Sunday, August 12, 2007

A fig grows in Kenmore

The fig in my garden grows sideways on the ground. The trunk grows horizontally along the ground and the branches sprout upwards as seen here. They might reach 6 ft by the end of the summer.

Next photo is a close up of a branch, with green figs forming.

Finally, we zero in on the figs themselves. These are about as large as a quarter.

Microdot commented here yesterday that he thinks my fig problem is due to lack of a particular pollinating wasp. I was out in the garden for awhile today and noticed a smaller wasp with yellowish markings -- like a yellow jacket but not as big and bright. It was buzzing around the fig bush, but it chose to land on the leaves, not the actual figs.

But my wasp was way too large to be a fig wasp. I found a blog entry about these creatures with very fine pictures. Check it out here, courtesy of Belgian student Cairnarvon.

I also found a page with growing tips. I am not the only one with figs that won't ripen:

Q: Why won't figs ripen on my fig tree?

A: It may be an environmental phenomenon or a problem with the variety. Often figs freeze to the ground in the winter. The regrowth is lush and vigorous and often the bush is growing too vegetatively to mature the fruit. Figs are also shallow rooted and easily stressed which can hinder ripening. Mulching and regular watering should help. Certain unadapted varieties will never mature the fruit regardless of the management program.

This autumn, I will try laying on the mulch before the weather hits freezing temps and see if that helps. Microdot's tip about growing against a brick wall and/or giving the fig a southern exposure is something that might be a bit difficult on my property. As for luring the proper wasps to my figs -- I'm at a complete loss as to how to accomplish that!

I did an image search and discovered fig trees that looked shrub-like and had leaves exactly like my fig. Other images looked like real trees, and most of them appeared to be growing in Europe. This one is from Australia:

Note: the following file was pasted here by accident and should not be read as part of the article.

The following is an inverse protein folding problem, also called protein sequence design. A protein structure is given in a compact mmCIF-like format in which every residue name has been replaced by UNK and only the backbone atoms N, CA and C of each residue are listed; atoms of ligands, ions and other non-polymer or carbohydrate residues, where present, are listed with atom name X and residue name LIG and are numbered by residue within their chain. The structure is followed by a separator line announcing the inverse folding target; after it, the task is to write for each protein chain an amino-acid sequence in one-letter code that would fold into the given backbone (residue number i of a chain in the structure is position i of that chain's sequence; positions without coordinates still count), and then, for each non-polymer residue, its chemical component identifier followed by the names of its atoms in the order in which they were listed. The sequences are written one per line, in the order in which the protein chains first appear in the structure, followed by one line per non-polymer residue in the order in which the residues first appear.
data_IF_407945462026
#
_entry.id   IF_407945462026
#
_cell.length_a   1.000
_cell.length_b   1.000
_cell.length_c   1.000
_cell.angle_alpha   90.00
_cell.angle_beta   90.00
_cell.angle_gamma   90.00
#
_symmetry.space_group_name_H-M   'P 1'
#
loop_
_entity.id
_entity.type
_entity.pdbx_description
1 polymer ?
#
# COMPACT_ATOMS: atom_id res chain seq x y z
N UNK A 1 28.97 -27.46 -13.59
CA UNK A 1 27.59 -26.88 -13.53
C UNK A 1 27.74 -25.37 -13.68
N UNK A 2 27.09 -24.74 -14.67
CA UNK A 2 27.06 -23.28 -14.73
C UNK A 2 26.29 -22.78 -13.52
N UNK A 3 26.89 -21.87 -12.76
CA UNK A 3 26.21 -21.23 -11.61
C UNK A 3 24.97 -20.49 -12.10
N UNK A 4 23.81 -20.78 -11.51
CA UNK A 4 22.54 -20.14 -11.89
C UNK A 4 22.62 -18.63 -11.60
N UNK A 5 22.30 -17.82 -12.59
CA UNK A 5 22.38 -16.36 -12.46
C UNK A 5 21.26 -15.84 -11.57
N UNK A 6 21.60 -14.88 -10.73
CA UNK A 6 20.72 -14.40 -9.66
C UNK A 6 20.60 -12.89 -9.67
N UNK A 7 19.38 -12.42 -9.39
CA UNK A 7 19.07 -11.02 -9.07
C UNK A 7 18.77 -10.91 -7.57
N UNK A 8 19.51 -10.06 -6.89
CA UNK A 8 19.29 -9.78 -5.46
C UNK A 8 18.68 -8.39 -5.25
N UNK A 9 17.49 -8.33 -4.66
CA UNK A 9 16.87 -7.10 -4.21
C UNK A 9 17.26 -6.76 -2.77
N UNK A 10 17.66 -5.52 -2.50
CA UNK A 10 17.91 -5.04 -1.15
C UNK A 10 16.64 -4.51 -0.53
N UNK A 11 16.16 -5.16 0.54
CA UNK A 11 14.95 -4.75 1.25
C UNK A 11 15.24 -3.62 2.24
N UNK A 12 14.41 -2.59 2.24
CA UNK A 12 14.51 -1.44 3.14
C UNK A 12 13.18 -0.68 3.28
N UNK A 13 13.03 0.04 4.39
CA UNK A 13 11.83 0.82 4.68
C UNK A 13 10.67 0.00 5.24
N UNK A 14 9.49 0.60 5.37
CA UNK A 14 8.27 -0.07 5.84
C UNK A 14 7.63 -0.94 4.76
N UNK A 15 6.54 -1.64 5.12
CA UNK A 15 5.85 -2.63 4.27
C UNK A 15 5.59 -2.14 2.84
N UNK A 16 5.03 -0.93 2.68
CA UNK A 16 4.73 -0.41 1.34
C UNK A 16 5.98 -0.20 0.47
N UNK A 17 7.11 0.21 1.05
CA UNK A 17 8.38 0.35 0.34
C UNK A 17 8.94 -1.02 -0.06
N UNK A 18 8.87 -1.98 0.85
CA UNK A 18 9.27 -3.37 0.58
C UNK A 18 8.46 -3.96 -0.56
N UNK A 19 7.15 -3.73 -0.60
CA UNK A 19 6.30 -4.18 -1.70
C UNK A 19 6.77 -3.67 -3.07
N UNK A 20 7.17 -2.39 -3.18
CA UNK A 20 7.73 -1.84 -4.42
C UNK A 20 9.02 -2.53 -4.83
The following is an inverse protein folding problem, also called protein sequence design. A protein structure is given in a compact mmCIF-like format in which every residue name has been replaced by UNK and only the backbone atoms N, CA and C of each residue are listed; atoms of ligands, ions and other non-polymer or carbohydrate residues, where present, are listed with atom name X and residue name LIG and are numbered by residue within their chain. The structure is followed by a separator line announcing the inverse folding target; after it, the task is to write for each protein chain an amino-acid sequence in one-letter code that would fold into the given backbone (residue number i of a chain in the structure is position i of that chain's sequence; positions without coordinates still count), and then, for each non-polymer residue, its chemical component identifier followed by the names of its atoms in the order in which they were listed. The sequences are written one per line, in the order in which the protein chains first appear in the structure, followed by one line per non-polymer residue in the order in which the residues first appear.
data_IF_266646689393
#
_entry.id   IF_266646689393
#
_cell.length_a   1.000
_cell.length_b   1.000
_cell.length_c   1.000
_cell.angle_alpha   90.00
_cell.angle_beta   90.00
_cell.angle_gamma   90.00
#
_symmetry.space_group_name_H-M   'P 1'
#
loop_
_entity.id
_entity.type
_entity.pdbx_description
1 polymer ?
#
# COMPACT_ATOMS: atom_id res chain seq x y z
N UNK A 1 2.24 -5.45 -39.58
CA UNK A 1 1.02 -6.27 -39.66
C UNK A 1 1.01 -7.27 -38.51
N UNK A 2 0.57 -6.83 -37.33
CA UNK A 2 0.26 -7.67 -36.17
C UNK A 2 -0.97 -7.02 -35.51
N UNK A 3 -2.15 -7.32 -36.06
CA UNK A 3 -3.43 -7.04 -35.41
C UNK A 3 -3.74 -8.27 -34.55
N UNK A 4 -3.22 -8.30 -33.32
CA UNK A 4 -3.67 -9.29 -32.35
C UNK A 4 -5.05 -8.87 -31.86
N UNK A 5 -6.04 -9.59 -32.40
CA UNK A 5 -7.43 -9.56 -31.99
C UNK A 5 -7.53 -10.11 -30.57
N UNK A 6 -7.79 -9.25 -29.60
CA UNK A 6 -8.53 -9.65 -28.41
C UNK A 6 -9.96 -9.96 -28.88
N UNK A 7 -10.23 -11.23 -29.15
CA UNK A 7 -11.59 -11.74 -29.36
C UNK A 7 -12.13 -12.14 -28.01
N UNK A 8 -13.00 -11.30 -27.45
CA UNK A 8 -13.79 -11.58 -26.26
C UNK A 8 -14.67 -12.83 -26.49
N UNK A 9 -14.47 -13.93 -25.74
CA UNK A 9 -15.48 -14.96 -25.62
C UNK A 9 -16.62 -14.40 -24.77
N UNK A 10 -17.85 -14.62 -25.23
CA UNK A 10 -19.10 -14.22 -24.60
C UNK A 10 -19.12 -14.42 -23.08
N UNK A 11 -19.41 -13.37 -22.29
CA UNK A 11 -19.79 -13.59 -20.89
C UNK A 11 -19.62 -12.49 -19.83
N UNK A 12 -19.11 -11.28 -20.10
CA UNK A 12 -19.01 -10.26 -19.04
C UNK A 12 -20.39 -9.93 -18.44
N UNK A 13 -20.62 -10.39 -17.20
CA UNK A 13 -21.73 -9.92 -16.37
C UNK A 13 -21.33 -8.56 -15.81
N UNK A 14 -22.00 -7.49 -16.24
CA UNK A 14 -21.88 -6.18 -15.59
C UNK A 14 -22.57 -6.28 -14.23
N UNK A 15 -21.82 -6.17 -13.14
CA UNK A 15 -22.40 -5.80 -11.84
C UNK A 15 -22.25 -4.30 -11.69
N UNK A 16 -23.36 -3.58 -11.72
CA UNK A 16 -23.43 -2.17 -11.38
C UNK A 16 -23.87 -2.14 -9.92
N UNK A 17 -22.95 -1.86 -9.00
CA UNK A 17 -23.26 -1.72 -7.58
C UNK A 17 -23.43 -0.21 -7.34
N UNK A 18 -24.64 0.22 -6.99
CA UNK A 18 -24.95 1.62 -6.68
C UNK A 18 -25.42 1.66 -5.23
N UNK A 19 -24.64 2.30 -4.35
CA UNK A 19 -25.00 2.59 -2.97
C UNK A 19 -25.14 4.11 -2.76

Photo credit: Mike Bogle, May 2006
Photograph of a large fig tree taken at Centennial Park in Sydney, NSW, Australia


terra said...

unrelated - I noticed that you're a composter, so I thought I'd ask you... I'm setting up a vermicomposting bin and I was wondering if you know where I can get some red worms. Anywhere in Akron?

Village Green said...

My compost bin is open on the bottom, so native worms can make their way upward, and they do! You can see a picture of my bin if you search for "compost bin" using blogger's search for this site. It is a winter picture with a huge layer of snow on top of the green Rubber Maid bin.

I don't know about local sources, buy you can get worms via Ebay and have them shipped right to your door. Somebody is selling them for $12.50 a pound!

terra said...

I found some at a bait shop. Thanks! Ours will be inside. I might do a yard waste compost too when we get the hang of this one.

microdot said...

Wow! Thanks for finding the pictures of the little fig wasps!
I learned the fig wasp relationship info from reading Dawkins The Selfish Gene. I was puzzled for years as to what the fig flowers looked like.
My trees are pretty big. One was against the wall of a building I tore down and had been eaten by cows for years and was pretty stunted.
After the cows were banished and it had room to grow, it is now 5 times as large in only 4 years! I don't do anything for it except to put down ashes from the fireplace in the winter.
It rarely gets down to below 20 degrees farenheit here. We need some hard freeze to keep the forest healthy, but I have a pond that rarely freezes thick enough to walk on.
The one time it got really cold here, back in the 90's, you could hear explosions from the forest as water in the oak trees froze and expanded and the bark burst.

I have two composters going and the worms just find their way into them.

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